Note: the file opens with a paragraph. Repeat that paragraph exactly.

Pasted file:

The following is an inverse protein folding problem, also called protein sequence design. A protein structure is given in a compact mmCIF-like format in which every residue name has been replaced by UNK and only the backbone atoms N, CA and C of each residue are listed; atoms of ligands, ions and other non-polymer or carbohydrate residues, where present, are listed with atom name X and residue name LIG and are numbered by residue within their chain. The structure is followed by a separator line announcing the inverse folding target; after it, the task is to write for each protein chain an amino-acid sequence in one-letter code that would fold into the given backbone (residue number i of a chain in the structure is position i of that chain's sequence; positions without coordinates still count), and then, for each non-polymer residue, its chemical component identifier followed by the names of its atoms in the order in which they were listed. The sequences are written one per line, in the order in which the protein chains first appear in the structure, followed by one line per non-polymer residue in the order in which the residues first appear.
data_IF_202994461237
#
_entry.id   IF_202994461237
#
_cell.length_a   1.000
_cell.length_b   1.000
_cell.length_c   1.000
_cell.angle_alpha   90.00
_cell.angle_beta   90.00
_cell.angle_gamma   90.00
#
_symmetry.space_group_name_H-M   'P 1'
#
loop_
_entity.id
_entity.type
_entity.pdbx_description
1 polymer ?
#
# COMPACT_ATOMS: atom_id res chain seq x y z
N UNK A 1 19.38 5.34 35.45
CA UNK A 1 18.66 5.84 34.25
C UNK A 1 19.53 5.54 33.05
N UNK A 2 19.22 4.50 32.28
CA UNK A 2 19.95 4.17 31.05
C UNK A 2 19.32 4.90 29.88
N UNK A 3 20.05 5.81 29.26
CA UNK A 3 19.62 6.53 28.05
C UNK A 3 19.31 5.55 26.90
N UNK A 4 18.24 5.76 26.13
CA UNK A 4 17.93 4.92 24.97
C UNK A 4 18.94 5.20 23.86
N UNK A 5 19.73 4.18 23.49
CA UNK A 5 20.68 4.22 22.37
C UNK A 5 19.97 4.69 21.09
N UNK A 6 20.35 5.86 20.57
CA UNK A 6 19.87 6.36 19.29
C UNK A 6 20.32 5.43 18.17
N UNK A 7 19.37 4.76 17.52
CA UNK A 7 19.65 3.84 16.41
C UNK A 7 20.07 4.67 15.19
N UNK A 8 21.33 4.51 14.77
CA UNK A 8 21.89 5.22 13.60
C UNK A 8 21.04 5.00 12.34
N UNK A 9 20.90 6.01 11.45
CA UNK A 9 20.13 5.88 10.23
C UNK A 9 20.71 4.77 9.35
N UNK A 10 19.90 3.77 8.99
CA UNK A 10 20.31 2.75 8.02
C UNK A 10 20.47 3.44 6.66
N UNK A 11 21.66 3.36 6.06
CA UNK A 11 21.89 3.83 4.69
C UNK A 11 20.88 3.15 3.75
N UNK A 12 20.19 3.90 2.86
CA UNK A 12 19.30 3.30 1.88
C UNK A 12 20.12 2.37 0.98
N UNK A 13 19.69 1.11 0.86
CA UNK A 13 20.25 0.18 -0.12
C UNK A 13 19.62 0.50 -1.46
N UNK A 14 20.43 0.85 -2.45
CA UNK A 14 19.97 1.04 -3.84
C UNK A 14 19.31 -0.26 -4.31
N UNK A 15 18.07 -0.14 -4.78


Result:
The following is an inverse protein folding problem, also called protein sequence design. A protein structure is given in a compact mmCIF-like format in which every residue name has been replaced by UNK and only the backbone atoms N, CA and C of each residue are listed; atoms of ligands, ions and other non-polymer or carbohydrate residues, where present, are listed with atom name X and residue name LIG and are numbered by residue within their chain. The structure is followed by a separator line announcing the inverse folding target; after it, the task is to write for each protein chain an amino-acid sequence in one-letter code that would fold into the given backbone (residue number i of a chain in the structure is position i of that chain's sequence; positions without coordinates still count), and then, for each non-polymer residue, its chemical component identifier followed by the names of its atoms in the order in which they were listed. The sequences are written one per line, in the order in which the protein chains first appear in the structure, followed by one line per non-polymer residue in the order in which the residues first appear.